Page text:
University of Oregon’s wireless network could get an upgrade in the years to come.

On October 17, 2014 the University of Oregon announced a $2 billion capital campaign, the largest in the state’s history. Some priorities of the campaign are funding an upgrade of IT infrastructure and increase capacity to process ‘big data.’

How does UO’s network work?

Think about a house with wireless. An individual home may have one wireless router and fewer than ten residents using that network. But at UO’s campus, where there are 25,000-30,000 users, tech issues are a little more complex than just unplugging the router and using your cellphone data to play Candy Crush.

Technology at UO has changed drastically in the last decade. While some students still sharpen their pencils, take notes or play hangman in class, other students are using Wi-Fi-enabled devices including laptops, tablets and smart phones. Many students even bring more than one device on campus with them and each device affects the UO’s wireless network.

Patrick Chinn has worked in IT at UO for the last two decades. Now the head of Strategic Communications for Information Technology, Chinn compares UO’s network to one of the older buildings on campus.

“The network in a lot of ways is like a house or a building,” Chinn said. “While our foundation needs some attention, it’s not crumbling. It’s very much analogous to some of our older buildings on campus where they work, but it’s a little creaky in spots and needs some attention. It’s the same thing on campus where we have a lot of network gear that needs to be upgraded. We’ve done some of that work, but we’re hoping that the capital campaign will provide more funding for those types of upgrades.”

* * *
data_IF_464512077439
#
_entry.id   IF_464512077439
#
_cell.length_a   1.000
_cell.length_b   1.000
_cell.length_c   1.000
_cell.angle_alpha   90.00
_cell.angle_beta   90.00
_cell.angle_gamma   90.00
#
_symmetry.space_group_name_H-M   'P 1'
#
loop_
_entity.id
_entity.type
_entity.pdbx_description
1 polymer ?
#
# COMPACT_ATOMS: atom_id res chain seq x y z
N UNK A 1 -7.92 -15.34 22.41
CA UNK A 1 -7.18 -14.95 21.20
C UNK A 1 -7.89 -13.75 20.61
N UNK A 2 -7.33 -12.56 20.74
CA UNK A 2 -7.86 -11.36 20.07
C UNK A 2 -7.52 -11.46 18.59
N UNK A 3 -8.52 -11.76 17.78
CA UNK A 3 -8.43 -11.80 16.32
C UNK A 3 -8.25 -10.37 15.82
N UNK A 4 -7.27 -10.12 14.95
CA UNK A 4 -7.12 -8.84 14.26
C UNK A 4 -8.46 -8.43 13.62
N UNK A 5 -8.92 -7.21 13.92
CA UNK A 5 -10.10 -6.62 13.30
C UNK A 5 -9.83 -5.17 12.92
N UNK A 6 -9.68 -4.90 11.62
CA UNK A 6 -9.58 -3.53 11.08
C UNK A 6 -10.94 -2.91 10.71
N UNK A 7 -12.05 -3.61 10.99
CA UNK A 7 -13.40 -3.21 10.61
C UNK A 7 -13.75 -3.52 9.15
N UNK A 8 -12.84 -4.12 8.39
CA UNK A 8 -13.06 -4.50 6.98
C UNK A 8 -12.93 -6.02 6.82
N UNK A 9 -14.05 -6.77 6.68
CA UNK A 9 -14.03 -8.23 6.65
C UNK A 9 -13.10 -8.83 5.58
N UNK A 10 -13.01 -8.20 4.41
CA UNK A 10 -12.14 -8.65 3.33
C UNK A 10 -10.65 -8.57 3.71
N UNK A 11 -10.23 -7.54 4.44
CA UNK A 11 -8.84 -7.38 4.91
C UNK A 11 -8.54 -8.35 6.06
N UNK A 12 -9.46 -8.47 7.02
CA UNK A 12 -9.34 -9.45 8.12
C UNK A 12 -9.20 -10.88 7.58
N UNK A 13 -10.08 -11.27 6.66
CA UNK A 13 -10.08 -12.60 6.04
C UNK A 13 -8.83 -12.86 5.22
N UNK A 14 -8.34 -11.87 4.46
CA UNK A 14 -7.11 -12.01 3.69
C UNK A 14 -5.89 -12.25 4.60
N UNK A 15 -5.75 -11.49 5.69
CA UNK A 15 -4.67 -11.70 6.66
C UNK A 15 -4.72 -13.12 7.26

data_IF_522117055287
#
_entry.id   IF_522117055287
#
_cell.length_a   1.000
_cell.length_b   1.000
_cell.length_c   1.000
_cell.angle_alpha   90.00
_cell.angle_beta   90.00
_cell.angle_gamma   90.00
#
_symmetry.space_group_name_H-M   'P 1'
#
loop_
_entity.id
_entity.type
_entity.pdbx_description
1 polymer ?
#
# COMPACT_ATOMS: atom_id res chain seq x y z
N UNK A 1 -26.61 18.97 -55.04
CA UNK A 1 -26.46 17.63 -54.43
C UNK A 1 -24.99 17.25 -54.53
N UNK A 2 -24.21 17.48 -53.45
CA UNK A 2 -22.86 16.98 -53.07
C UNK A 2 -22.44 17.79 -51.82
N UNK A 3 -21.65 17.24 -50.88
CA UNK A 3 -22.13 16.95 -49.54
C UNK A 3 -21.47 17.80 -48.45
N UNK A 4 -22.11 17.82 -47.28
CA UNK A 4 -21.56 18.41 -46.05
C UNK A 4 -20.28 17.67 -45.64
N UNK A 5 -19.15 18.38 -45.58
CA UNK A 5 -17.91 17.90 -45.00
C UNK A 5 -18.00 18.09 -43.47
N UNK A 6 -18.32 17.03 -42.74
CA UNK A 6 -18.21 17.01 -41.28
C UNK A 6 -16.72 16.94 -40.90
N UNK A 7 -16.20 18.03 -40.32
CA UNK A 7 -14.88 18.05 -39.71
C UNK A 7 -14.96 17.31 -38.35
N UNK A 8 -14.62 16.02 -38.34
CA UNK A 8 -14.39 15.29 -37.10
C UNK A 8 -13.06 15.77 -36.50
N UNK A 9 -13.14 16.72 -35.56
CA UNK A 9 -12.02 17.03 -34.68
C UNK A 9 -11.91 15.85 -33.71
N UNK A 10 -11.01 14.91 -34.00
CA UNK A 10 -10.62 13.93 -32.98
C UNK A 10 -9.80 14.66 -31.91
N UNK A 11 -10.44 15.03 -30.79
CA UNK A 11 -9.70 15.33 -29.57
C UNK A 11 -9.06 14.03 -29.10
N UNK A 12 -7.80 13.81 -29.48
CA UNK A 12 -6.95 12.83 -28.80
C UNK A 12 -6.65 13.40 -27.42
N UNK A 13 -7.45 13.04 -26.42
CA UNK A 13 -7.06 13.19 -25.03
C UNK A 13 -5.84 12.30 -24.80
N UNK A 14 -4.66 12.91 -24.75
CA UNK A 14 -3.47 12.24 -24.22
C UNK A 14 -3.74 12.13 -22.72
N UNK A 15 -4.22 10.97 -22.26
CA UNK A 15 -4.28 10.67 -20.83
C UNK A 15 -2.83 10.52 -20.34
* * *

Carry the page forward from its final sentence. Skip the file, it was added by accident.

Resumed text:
Upgrades to IT from the capital campaign would depend on two things, what the donor wants and strategic planning goals. It’s not uncommon for donations to have specific conditions. For example, Connie and Steve Ballmer gave a $50 million gift for Pathway Oregon scholarships, prevention science research and a branding initiative.

“IT is not normally one of the things that gets put on the list,” Chinn said. “But we’re very happy to be included in the campaign.”

UO continues to have some tech issues like wireless Internet outages, but according to Chinn it has gotten better. The fall of 2012 held frequent wireless issues. In 2013, UO updated some of the oldest pieces of wireless gear, which Chinn said helped.

“Generally the outages are much, much shorter.” Chinn said. “Instead of it being 30 minutes or longer in most situations where we have backed wireless issues, the issue is 5 minutes or less. In some cases, folks didn’t see any interruptions.”

Many students noted wireless issues during heavy traffic times like trying to get football tickets. Grace Honeywell, a sophomore and international studies major said that the Wi-Fi was worse last year when she lived in the dorms.

Students experiencing computer issues can visit the Technology Service Desk in the basement of McKenzie Hall.

Jeremy Klein, a senior computer science major, has worked at the Tech Desk for over a year. According to Klein, the most frequent issues he sees at the desk has more to do with getting locked out of Duckweb and Webmail than network issues.

If students have issues, Klein recommends that students check the IT website, but you can always visit the tech desk.

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